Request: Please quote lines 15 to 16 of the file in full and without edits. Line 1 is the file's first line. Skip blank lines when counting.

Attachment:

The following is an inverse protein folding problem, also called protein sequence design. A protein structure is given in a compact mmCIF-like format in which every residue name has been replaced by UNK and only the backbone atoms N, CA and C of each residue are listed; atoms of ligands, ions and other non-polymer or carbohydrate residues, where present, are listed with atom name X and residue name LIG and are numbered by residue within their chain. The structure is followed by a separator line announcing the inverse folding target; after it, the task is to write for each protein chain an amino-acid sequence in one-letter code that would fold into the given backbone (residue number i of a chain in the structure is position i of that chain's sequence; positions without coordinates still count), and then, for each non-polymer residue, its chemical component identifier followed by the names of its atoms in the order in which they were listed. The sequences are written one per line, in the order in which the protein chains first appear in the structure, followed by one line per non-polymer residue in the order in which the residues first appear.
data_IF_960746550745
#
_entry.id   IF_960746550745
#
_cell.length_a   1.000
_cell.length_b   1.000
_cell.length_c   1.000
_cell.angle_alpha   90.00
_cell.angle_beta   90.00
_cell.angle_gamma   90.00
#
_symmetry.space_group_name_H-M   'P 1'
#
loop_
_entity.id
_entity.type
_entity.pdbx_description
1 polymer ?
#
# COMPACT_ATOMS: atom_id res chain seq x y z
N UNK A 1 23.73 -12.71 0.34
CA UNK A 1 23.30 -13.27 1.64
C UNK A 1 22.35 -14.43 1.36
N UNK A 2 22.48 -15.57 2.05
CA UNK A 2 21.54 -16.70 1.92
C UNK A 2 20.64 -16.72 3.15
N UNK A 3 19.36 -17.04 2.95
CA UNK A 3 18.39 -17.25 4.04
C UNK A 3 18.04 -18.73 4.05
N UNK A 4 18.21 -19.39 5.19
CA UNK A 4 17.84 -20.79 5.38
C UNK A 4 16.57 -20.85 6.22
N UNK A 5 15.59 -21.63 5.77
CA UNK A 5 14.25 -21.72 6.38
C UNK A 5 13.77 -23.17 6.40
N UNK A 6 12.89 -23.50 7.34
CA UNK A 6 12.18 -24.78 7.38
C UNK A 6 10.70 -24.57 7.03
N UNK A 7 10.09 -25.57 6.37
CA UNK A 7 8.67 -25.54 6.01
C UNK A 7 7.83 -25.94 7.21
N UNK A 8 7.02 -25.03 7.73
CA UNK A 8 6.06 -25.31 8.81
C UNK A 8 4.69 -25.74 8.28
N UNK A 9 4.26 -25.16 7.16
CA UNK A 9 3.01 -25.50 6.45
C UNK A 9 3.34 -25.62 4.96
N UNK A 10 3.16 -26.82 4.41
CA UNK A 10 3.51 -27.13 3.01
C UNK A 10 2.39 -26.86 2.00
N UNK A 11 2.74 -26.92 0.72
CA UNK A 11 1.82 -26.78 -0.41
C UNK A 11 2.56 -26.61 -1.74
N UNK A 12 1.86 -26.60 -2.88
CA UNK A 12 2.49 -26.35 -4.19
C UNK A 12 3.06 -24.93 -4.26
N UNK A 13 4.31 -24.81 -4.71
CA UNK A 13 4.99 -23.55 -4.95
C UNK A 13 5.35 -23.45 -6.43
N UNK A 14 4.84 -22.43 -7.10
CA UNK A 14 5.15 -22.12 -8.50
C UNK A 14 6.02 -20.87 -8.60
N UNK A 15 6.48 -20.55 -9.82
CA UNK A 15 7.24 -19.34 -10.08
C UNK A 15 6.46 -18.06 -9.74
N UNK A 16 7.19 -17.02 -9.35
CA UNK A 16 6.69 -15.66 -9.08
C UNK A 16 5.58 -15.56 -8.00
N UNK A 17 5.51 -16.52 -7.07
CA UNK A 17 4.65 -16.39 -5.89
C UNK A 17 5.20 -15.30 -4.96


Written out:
loop_
_entity.id